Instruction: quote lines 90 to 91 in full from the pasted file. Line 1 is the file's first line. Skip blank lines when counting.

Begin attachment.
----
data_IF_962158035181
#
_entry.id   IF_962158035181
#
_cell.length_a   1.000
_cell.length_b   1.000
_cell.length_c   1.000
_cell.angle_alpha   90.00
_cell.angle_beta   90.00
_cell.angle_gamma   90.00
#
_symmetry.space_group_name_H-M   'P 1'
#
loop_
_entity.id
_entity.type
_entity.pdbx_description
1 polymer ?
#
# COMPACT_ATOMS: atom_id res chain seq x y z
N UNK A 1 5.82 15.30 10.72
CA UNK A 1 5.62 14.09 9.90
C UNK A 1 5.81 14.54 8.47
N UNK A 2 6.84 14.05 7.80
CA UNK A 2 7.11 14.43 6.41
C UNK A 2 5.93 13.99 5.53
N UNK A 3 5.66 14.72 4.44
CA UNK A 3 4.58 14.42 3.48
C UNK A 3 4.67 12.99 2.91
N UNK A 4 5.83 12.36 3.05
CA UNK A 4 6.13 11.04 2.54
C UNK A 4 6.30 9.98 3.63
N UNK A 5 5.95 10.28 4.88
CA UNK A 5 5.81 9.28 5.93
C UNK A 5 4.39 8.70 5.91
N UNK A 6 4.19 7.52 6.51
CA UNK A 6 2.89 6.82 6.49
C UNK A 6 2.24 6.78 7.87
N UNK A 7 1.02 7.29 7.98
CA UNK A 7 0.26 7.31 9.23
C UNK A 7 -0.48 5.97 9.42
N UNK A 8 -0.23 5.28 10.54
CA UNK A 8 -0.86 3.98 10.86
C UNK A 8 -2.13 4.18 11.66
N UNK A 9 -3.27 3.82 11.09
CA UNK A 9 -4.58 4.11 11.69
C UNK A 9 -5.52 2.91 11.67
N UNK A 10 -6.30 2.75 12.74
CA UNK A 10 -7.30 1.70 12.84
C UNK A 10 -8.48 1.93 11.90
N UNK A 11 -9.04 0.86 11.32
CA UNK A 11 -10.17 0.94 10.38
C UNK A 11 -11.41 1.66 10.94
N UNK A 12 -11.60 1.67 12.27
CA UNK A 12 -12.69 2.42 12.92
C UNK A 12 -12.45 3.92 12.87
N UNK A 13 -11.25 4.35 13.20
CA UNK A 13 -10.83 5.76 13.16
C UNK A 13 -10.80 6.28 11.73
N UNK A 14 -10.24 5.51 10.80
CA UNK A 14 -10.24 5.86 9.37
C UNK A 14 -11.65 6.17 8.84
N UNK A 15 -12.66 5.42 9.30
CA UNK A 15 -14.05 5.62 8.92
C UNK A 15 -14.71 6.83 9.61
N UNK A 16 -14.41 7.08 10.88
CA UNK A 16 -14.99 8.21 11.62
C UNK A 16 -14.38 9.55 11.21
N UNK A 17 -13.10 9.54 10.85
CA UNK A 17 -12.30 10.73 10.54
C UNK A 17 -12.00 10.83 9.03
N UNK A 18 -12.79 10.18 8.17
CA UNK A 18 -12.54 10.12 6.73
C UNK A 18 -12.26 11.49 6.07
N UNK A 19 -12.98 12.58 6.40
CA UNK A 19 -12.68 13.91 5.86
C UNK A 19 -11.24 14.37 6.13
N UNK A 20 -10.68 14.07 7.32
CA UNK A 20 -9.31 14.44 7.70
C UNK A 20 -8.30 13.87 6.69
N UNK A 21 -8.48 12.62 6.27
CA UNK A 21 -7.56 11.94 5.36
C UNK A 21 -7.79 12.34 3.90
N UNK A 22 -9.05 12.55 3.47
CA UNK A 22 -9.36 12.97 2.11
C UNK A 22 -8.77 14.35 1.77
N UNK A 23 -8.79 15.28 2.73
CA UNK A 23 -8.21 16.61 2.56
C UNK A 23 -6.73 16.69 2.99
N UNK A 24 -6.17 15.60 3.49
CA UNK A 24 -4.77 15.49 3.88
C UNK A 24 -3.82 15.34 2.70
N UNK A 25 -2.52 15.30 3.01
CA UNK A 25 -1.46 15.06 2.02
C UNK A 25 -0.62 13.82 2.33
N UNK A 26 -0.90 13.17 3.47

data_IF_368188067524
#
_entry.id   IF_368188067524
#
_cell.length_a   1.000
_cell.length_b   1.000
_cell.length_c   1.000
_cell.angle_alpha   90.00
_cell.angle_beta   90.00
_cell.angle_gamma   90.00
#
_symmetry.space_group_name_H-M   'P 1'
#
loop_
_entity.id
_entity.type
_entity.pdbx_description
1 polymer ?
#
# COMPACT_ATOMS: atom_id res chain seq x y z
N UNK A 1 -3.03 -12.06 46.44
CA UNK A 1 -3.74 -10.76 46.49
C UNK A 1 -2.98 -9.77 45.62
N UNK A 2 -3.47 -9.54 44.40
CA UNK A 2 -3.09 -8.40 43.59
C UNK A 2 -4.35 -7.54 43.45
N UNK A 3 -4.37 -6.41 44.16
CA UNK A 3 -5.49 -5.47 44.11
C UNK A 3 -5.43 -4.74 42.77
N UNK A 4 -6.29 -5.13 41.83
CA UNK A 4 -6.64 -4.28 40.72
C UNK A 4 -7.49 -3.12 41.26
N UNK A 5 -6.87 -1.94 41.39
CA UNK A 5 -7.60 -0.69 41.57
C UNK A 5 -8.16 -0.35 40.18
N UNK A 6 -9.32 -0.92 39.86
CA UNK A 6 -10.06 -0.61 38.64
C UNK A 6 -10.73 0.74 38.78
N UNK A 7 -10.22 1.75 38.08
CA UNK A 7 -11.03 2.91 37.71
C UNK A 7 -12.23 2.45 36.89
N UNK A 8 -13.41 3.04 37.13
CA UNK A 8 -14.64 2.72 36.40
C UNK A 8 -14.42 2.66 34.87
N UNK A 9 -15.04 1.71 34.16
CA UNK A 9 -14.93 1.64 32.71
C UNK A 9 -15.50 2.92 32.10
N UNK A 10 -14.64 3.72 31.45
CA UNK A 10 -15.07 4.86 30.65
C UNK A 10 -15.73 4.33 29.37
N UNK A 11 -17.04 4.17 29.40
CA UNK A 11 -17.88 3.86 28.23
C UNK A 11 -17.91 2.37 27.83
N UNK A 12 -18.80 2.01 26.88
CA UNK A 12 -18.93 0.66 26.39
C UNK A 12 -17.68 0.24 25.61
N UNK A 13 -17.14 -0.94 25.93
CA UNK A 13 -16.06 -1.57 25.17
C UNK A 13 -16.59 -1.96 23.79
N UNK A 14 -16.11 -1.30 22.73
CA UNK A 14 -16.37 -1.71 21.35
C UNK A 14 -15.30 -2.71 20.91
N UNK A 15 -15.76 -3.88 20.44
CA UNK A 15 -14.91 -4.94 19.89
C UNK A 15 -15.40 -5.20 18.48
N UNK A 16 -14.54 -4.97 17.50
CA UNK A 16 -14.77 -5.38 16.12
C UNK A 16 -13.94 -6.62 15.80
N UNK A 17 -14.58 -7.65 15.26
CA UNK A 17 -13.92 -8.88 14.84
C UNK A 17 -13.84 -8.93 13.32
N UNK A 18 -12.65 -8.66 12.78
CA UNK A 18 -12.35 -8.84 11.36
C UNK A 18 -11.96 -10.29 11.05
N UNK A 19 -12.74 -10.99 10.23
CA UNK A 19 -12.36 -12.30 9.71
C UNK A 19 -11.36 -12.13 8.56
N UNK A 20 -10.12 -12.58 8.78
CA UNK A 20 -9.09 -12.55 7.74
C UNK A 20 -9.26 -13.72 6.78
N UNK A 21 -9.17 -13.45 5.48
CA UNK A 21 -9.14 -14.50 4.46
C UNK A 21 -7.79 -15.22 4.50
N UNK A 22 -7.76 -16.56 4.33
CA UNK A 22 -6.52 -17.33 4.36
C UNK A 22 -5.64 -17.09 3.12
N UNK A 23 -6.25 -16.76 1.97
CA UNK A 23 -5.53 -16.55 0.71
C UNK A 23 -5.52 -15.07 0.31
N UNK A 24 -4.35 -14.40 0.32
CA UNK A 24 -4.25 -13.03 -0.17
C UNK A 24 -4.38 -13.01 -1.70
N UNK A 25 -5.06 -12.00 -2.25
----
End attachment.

N UNK A 24 -6.17 15.60 3.49
CA UNK A 24 -4.77 15.49 3.88